Note:

[1] Evonne Marzouk contributed significantly to the development of this piece.

[2] Avot of Rabbi Natan 34:10. This introduction is based on Dr. Akiva Wolff’s “Water: A Sukkos Drash”

[3] See, for example, Numbers 20:3

[4] Midrash Tanchuma Bamidbar 2 and Babylonian Talmud, Tractate Ta’anit 9a,. When Miriam dies, the well goes away (see Numbers 20:1-2)

[5] Numbers 21:17

[6] “Climate: Israel”. U.S. Library of Congress, online at http://countrystudies.us/israel/36.htm

[7] Normals & Extremes, Central Park, New York, 1869 to Present, National Weather Service Forecast Office, 01 April 2006.

[8] For example, Rabbi Alex Israel teaches regarding rain in the Land of Israel: “The dependency of the mountain-land makes it a difficult place to live. Throughout the book of Genesis we read of periodic famine in Canaan. Israel is destined to live a life of dependency on God. This is Israel’s legacy, its historic challenge. The land of Israel is naturally insecure and that is precisely the reason that it was destined for Israel.” Commentary to Parshat Eikev, 5766, originally posted on website of Midreshet Lindenbaum, Jerusaslem.

[9] The Talmud teaches that G-d personally waters the land of Israel and the rest of the world is watered by a messenger, as Job 5:10 says. Babylonian Talmud, Taanit 10a. Thus when rain is withheld in Israel, it is because of Divine intervention in response to Israel’s actions, as the second paragraph of Shema makes clear.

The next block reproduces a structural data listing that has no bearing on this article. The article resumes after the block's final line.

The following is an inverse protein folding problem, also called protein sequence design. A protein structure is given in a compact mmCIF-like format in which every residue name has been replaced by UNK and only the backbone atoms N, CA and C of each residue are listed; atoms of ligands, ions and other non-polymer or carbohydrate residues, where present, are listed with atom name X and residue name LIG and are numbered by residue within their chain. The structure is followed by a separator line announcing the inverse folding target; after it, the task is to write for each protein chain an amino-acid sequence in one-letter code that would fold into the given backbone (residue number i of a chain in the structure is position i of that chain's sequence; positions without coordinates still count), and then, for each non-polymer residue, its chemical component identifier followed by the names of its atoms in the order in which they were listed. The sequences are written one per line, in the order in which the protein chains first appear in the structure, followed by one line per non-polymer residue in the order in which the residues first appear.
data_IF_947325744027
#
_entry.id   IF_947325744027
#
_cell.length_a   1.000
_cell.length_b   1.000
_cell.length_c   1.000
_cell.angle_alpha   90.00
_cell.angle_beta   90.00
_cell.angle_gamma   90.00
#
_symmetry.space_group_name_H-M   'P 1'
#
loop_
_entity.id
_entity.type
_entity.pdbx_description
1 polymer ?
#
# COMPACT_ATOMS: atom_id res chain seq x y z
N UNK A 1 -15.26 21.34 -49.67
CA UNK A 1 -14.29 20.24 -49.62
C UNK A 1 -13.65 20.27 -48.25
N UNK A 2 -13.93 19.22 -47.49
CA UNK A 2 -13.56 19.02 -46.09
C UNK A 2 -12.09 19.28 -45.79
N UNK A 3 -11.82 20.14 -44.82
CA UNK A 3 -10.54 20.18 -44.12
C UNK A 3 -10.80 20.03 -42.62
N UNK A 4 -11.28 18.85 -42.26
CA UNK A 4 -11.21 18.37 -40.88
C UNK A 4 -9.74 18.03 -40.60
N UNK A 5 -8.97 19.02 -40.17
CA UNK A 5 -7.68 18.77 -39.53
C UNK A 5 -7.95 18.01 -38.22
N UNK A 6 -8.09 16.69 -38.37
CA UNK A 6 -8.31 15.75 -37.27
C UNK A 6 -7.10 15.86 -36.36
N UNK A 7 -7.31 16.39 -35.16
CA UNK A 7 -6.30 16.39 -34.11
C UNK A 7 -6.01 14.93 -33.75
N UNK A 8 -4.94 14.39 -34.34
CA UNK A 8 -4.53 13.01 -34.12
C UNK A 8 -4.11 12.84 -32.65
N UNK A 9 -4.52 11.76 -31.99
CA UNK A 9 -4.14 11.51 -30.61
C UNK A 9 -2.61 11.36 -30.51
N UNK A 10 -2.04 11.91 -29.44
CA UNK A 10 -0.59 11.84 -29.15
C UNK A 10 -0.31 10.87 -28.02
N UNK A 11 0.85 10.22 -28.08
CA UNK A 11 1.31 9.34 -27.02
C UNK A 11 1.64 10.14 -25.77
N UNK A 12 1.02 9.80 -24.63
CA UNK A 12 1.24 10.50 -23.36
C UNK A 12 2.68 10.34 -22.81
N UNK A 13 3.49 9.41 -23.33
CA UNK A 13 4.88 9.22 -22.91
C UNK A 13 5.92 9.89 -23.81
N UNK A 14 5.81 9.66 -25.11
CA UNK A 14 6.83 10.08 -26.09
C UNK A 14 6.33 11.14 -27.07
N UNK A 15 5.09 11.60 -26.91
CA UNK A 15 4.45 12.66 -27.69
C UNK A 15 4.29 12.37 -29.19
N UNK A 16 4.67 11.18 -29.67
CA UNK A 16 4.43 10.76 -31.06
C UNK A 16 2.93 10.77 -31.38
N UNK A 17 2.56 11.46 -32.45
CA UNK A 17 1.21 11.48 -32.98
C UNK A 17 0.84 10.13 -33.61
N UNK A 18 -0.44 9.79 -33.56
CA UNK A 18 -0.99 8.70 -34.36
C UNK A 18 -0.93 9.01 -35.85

[10] “Forgotten Language of Rain,” Jerusalem Report, Fall 2005

[11] Babylonian Talmud, Tractate Ta’anit, p. 6b

[12] Babylonian Talmud, Tractate Ta’anit 8b, Artscroll translation.

[13] The 2010 Report of the World Health Organization/UNICEF Joint Monitoring Programme for Water Supply and Sanitation

[14] “Note of the Executive Director,” 2003, available online at www.unep.org/GC/GC22/Document/K0263442.doc

[15] Andrew Gumbel, “The wrath of 2007: America’s great drought” The Independent (UK) June 11, 2007.

[16] Ogallala Aquifer: Water Hotspots, BBC News 2003, online athttp://news.bbc.co.uk/2/shared/spl/hi/world/03/world_forum/water/html/ogallala_aquifer.stm

[17] Summer 2008, from Israeli Ministry of the Environment, www.environment.gov.il  and Adam Teva v’Din,www.adamteva.org.il

[18] Israeli Ministry of the Environment, “The Environment in Israel,” 2002, p. 73

[19] See Statement on Water Quality from Canfei Nesharim’s Science and Technology Advisory Board: “Although water is seemingly abundant, the amount of fresh water is not.  97.5% of all water on Earth is salt water, leaving only 2.5% as fresh water. Nearly 70% of that fresh water is frozen in the icecaps of Antarctica and Greenland; most of the remainder is present as soil moisture, or lies in deep underground aquifers as groundwater not accessible to human use.  Less than 1% of the world’s fresh water (~0.007% of all water on earth) is accessible for direct human uses. This is the water found in lakes, rivers, reservoirs and those underground sources that are shallow enough to be tapped at an affordable cost. Only this amount is regularly renewed by rain and snowfall and is therefore available on a sustainable basis.  Water, however, is not equally distributed. Of the very small amount of water that is usable by humans, approximately 20% is in the Great Lakes of North America (equal to 84% of all surface freshwater in the US, with another 20% in the Russian Lake Baikal.”

[20] Jeremiah 2:12, 17:13

[21] See, for example, Sefer Yetzira.

[22] Transliteration and translation from chabad.org